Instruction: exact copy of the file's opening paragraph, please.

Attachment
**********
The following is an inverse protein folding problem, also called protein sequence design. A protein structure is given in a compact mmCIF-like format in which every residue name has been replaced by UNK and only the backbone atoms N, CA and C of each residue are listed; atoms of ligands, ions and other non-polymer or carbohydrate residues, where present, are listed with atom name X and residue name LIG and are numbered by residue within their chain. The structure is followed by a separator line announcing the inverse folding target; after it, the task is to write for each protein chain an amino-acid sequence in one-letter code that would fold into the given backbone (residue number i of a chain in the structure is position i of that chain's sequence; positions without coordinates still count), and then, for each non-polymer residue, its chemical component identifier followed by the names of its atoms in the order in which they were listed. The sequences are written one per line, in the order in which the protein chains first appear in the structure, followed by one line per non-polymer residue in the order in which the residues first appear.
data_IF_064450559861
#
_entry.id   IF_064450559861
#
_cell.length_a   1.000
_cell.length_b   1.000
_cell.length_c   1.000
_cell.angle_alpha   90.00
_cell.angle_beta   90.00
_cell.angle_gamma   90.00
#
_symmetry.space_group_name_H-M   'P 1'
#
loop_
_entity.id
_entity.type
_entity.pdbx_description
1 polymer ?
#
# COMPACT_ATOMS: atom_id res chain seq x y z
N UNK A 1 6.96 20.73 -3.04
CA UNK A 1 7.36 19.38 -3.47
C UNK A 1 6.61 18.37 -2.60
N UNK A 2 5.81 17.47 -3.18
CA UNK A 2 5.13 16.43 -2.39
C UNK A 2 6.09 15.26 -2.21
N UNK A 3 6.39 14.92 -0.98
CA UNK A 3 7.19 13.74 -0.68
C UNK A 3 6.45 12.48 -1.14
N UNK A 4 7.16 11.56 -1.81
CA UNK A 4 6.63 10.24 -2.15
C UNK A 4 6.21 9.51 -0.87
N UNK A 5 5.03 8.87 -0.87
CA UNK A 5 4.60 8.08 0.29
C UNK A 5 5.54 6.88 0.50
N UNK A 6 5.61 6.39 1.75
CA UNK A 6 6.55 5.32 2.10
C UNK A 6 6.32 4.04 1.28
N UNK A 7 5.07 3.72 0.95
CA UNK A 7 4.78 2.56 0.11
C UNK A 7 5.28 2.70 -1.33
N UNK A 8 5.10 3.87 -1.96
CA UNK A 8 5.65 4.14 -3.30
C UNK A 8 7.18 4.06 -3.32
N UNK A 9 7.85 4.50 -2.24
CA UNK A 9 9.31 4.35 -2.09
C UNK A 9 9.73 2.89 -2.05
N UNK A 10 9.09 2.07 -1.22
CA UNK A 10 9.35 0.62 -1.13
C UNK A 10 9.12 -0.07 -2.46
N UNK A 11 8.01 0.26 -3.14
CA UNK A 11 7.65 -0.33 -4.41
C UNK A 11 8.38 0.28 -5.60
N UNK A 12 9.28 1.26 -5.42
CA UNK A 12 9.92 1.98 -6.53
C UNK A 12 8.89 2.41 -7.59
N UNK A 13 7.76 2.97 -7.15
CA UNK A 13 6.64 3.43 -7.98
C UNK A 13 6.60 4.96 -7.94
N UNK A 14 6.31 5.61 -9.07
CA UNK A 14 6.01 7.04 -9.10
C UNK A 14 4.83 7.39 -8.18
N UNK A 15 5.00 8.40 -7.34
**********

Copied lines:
The following is an inverse protein folding problem, also called protein sequence design. A protein structure is given in a compact mmCIF-like format in which every residue name has been replaced by UNK and only the backbone atoms N, CA and C of each residue are listed; atoms of ligands, ions and other non-polymer or carbohydrate residues, where present, are listed with atom name X and residue name LIG and are numbered by residue within their chain. The structure is followed by a separator line announcing the inverse folding target; after it, the task is to write for each protein chain an amino-acid sequence in one-letter code that would fold into the given backbone (residue number i of a chain in the structure is position i of that chain's sequence; positions without coordinates still count), and then, for each non-polymer residue, its chemical component identifier followed by the names of its atoms in the order in which they were listed. The sequences are written one per line, in the order in which the protein chains first appear in the structure, followed by one line per non-polymer residue in the order in which the residues first appear.